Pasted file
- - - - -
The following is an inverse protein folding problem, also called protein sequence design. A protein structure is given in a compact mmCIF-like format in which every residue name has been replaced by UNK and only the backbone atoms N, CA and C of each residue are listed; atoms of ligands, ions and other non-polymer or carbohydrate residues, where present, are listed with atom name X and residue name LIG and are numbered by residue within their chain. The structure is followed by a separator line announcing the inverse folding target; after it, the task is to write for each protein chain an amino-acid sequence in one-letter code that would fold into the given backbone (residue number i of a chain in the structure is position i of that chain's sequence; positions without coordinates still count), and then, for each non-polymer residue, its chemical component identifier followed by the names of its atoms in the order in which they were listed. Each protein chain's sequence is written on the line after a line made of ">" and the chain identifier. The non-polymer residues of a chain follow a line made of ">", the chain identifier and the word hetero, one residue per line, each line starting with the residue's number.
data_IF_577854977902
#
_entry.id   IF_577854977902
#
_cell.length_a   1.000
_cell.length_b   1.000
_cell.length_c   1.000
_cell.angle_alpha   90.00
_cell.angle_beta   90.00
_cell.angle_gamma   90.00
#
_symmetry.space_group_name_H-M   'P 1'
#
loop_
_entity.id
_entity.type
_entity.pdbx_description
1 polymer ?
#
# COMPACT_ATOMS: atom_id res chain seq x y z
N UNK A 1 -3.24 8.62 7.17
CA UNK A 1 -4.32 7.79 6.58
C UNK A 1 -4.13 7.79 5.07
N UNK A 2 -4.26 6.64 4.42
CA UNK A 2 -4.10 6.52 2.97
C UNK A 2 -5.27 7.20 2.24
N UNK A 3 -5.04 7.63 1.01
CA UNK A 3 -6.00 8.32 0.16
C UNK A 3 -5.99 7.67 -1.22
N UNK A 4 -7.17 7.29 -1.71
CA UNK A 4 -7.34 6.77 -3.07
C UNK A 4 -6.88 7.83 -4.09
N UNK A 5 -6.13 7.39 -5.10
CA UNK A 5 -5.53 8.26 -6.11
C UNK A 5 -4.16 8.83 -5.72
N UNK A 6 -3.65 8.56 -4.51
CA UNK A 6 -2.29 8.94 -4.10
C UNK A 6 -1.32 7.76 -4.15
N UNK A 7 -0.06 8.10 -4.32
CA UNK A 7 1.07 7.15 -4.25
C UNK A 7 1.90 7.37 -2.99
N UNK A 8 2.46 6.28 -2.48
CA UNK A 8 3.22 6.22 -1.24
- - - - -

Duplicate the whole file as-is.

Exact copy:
The following is an inverse protein folding problem, also called protein sequence design. A protein structure is given in a compact mmCIF-like format in which every residue name has been replaced by UNK and only the backbone atoms N, CA and C of each residue are listed; atoms of ligands, ions and other non-polymer or carbohydrate residues, where present, are listed with atom name X and residue name LIG and are numbered by residue within their chain. The structure is followed by a separator line announcing the inverse folding target; after it, the task is to write for each protein chain an amino-acid sequence in one-letter code that would fold into the given backbone (residue number i of a chain in the structure is position i of that chain's sequence; positions without coordinates still count), and then, for each non-polymer residue, its chemical component identifier followed by the names of its atoms in the order in which they were listed. Each protein chain's sequence is written on the line after a line made of ">" and the chain identifier. The non-polymer residues of a chain follow a line made of ">", the chain identifier and the word hetero, one residue per line, each line starting with the residue's number.
data_IF_577854977902
#
_entry.id   IF_577854977902
#
_cell.length_a   1.000
_cell.length_b   1.000
_cell.length_c   1.000
_cell.angle_alpha   90.00
_cell.angle_beta   90.00
_cell.angle_gamma   90.00
#
_symmetry.space_group_name_H-M   'P 1'
#
loop_
_entity.id
_entity.type
_entity.pdbx_description
1 polymer ?
#
# COMPACT_ATOMS: atom_id res chain seq x y z
N UNK A 1 -3.24 8.62 7.17
CA UNK A 1 -4.32 7.79 6.58
C UNK A 1 -4.13 7.79 5.07
N UNK A 2 -4.26 6.64 4.42
CA UNK A 2 -4.10 6.52 2.97
C UNK A 2 -5.27 7.20 2.24
N UNK A 3 -5.04 7.63 1.01
CA UNK A 3 -6.00 8.32 0.16
C UNK A 3 -5.99 7.67 -1.22
N UNK A 4 -7.17 7.29 -1.71
CA UNK A 4 -7.34 6.77 -3.07
C UNK A 4 -6.88 7.83 -4.09
N UNK A 5 -6.13 7.39 -5.10
CA UNK A 5 -5.53 8.26 -6.11
C UNK A 5 -4.16 8.83 -5.72
N UNK A 6 -3.65 8.56 -4.51
CA UNK A 6 -2.29 8.94 -4.10
C UNK A 6 -1.32 7.76 -4.15
N UNK A 7 -0.06 8.10 -4.32
CA UNK A 7 1.07 7.15 -4.25
C UNK A 7 1.90 7.37 -2.99
N UNK A 8 2.46 6.28 -2.48
CA UNK A 8 3.22 6.22 -1.24